Mapping Pride |


Mapping Pride

It is a time to celebrate — come what may — our relationships and our families (biological and logical).

Pride is a time to wonder at the distance we’ve travelled and give thanks for where we are now today, and remind ourselves to never take it for granted. It is a time to reflect and wave goodbye to our beautiful brothers and sisters we left behind, in particular to many we’ve lost to homophobic and transphobic violence and the devastation of AIDS.

Pride is the history of LGBT+ liberation writ large. It is our story, the story of a rainbow society finding its voice, its agency, and marching with urgency and glamour to its rightful place at the centre of society. And in the process, hopefully liberating all in its wake.

It’s good to remember that the queens and trans men and women of the Stonewall Inn were dancing together and having a good time (all of which was deemed both taboo and illegal in 1960’s USA) when they were so rudely interrupted by the police. People’s pent up anger and resentment fissured. Nothing would ever be the same again.

The sexual and gender liberation movement has been founded on people finding their voice and saying: ‘Enough! This is who I am! Look at us and marvel at who we are!’ Government, religion, business and civic society may have put innumerable obstacles in our way along our journey of self-discovery but we were given hope and direction by people -ordinary men and women being extraordinary, laying down signposts.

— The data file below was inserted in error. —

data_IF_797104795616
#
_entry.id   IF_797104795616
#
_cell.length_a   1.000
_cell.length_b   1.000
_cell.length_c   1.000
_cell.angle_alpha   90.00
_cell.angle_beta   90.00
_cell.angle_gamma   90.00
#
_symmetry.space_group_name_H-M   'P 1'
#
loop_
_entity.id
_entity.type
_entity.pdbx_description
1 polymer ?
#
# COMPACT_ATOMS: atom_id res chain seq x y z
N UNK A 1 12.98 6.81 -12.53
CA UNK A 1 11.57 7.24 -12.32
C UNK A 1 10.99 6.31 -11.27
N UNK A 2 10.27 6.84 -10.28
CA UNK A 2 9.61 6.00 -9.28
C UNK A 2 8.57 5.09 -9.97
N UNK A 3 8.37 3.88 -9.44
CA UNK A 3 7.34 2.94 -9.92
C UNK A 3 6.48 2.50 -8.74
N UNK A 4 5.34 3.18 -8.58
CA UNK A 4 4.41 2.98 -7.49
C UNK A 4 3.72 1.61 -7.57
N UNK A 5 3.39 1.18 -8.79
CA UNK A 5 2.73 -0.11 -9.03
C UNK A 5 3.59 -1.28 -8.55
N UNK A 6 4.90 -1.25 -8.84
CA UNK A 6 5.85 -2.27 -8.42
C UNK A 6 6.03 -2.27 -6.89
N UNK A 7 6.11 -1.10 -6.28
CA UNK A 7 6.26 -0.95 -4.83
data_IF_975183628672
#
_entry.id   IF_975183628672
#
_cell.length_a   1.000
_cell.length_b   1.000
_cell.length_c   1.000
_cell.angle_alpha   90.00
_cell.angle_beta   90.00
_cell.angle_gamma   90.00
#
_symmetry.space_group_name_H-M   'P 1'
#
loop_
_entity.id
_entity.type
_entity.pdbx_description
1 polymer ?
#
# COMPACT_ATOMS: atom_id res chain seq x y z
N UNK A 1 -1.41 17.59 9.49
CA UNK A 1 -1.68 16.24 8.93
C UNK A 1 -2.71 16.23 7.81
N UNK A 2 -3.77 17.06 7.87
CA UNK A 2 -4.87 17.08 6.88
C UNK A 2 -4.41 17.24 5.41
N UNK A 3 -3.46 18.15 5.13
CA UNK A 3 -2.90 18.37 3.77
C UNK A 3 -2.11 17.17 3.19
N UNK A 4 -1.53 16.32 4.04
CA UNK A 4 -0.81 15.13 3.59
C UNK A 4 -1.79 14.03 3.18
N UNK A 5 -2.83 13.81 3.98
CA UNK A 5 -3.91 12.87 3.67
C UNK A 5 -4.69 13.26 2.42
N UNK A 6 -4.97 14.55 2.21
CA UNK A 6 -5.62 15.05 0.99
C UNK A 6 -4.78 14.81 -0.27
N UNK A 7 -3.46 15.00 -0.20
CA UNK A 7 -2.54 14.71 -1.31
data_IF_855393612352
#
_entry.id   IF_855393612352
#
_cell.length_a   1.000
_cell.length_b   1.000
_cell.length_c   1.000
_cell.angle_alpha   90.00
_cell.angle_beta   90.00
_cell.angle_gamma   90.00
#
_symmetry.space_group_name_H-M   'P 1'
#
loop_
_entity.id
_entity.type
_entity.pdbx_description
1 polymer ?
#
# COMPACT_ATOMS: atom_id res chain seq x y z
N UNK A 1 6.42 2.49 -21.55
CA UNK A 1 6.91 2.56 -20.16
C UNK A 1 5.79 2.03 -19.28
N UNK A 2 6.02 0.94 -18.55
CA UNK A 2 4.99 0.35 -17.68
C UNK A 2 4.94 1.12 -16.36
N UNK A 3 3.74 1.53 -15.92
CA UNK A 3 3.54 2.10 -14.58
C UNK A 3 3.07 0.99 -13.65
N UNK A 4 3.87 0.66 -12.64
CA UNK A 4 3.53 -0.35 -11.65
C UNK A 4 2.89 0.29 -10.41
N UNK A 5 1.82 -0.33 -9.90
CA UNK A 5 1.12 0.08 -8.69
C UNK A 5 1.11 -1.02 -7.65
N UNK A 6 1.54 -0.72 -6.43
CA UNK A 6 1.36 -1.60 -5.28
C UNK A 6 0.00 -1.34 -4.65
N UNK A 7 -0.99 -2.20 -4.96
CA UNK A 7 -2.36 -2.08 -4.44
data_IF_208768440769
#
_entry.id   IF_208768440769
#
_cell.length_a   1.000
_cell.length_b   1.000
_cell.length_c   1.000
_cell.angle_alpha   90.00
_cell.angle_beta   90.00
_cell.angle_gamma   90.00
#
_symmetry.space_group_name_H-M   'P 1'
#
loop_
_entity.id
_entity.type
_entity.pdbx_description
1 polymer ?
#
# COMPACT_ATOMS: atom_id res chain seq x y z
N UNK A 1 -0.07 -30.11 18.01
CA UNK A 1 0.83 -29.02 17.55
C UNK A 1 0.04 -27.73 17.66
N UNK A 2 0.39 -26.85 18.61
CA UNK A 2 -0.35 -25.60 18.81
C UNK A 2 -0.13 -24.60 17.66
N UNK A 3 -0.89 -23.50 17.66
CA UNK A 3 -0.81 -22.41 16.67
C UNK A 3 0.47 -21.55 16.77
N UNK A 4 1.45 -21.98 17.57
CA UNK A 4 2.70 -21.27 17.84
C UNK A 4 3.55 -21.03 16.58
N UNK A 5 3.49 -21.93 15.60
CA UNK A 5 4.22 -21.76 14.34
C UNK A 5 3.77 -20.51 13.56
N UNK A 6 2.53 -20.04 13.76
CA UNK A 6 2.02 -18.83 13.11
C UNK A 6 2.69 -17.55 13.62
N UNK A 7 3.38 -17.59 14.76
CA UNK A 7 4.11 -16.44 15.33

Marvel at our journey.

Tonie Walsh

Curator of the Irish Queer Archive

These are highlights from a much larger selection curated by Tonie Walsh. For the full piece make sure to pick up the Dublin Pride Guide or read online at

This article appears in the 355 Issue of GCN

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This article appears in the 355 Issue of GCN